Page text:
Thoughts on pinecones, ripening babies, and fast and slow energies.
One summer morning at Black Hill, a mother and her girl and boy walked towards me down the uneven shade-dappled slope, the small boy’s gaze fixed on a huge pinecone in his dimpled hand. “That’s a big pinecone!”, I said as we drew level, my thoughts turning to the small forest encoded in the seeds of the spiky brown marvel in his grip. He nodded shyly as he passed, and his mother turned back to grin and say, “He’s calling it a grenade”. I smiled, recognising how early the differences between masculine and feminine ways of being emerge. He wasn’t thinking about a potential forest. He was thinking about how he could repurpose it into a weapon that works quickly.
The little boy’s ‘grenade’ spoke to me of the often fast, externally expressed problem-solving masculine energy that wants to get things done fast. To find a tool, or linear way of doing things that brings about a conclusion in as expedient a way as possible. An energy that’s beneficial, that gets things done when well-directed and -manifested, an energy women appreciate, value and incorporate, even if they don’t always identify with the explosive power and speed of its extremes.
Yesterday I spoke with a dear friend whose daughter, hospitalised with mystery pain and contractions at the end of her seventh month of pregnancy, is now comfortable at home and stable. Her worry was over. The slow, steady days of the pregnancy are restored, the pace of her grand-child’s growth re-established.
A sense of the relieved, slow energy of my friend’s daughter awaiting the baby now safely ripening within her flooded through me too, as I remembered the long satisfying wait for my own daughter. Female bodies, with their fertility cycles, their potential for the slow swelling of life, are joined with minds capable of less hurried ways of reaching conclusions. There’s something innate in women in touch with themselves that can slow them, guide them to subtle signs that reveal the rightness of timing.
I’m noticing women friends, and women I know via the web, who’ve tipped – in increments they’ve barely registered – into fast, eyes-on-the-prize male energy that wants action and results right now, and who feel like exhausted failures when progress doesn’t fit the accelerated timetable they’re working to. Who can blame them for feeling this way; they’re saturated with carefully designed messages from a cacophony of web touts blaring strident definitions of success that often don’t match female other-directed ways of doing things. And yet, dismissing the benefits of ‘male’ ways is regressive – there’s balance to be found.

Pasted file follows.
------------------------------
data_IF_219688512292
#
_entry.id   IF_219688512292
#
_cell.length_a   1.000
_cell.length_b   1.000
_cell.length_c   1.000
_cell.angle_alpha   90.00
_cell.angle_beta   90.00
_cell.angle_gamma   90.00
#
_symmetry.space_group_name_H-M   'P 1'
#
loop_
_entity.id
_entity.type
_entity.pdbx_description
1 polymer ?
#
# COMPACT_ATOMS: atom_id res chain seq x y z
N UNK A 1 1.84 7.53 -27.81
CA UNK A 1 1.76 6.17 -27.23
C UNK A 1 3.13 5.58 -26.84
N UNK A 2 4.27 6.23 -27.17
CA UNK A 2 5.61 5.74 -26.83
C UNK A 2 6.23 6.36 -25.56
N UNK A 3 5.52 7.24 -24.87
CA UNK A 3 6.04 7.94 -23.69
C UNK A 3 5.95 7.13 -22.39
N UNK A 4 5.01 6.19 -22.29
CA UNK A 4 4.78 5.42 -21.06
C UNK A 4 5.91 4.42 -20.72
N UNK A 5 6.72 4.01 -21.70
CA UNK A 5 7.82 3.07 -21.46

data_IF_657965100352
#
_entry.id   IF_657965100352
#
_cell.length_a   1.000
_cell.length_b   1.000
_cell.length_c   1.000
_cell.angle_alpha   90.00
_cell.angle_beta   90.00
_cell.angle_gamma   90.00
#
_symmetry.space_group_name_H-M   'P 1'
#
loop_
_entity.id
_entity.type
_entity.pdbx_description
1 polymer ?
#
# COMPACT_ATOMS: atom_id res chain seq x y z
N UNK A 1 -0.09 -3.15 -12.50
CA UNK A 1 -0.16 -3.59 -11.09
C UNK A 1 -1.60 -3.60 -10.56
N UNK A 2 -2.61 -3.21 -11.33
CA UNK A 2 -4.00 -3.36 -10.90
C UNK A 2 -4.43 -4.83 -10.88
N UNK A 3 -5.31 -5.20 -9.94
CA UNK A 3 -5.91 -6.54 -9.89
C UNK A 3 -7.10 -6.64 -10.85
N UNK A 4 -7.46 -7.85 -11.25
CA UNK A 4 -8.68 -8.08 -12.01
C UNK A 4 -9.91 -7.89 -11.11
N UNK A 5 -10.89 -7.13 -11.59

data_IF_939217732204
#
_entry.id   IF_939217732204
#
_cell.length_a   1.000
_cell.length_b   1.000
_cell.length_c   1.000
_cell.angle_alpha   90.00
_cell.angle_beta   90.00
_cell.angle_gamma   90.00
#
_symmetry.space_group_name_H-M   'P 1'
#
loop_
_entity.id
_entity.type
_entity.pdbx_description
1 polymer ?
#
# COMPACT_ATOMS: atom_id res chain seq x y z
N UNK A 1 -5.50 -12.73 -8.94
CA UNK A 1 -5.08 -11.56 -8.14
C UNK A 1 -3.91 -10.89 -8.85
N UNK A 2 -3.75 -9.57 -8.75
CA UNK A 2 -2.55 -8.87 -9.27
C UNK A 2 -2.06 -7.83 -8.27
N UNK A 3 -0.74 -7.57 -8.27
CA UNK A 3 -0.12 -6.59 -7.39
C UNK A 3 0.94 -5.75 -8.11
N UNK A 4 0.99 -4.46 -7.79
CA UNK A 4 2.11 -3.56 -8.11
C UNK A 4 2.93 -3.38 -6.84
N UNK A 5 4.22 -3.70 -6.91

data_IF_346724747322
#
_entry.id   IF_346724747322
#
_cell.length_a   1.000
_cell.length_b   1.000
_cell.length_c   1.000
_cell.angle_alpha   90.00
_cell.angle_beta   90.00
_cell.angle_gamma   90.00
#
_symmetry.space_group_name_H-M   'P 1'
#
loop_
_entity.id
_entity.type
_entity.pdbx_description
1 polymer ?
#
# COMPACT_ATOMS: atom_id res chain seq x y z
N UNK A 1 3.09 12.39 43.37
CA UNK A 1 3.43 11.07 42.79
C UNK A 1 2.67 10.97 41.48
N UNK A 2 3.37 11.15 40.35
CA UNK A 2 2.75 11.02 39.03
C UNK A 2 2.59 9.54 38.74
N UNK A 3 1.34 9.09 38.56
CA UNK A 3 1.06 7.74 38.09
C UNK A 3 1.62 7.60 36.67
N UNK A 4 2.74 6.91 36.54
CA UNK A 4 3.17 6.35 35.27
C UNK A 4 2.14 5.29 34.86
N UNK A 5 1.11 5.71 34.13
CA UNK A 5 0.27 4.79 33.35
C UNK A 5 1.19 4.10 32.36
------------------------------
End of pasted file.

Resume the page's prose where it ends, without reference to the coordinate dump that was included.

The pervasive mid-2oth century second wave feminist idea that differences between men and women were for the most part a result of cultural and social conditioning was a pernicious disservice to both women and men. The evidence for fundamental differences in the way we think, feel and do things – found in fields like evolutionary biology and psychology, and neuroscience research – continues to mount. Women and men are yin and yang, complementary and interdependent, rather than opposing forces.
A woman doesn’t need to become like a man to succeed. Her ancient intuitive feminine energy waits patiently within her. By paying attention to the wordless knowing of her body, she can learn to pause awhile before deciding whether outside advice is what she needs. She can welcome spacious internal gestation periods before what she wants to do is either expressed or not expressed, rather than rushing herself to premature or unsuitable outcomes. She’ll find herself in a wide field of creative possibilities. She’ll honour and nurture each ripening’s own patient internal energy – seed encodings that bloom in their own way and time – energy that guides a woman to feel into her own depths about what’s right for her.
Women’s bodies hold space for the slow growth of emerging life. Holding the necessary space for the maturing and emerging of our desires can be deliberately slow too. If we allow it.
© Susie Surtees. All Rights Reserved.
Clarissa Pinkole Estes’ book, ‘Women Who Run With the Wolves’ is a fine guide for reuniting women with the feminine.
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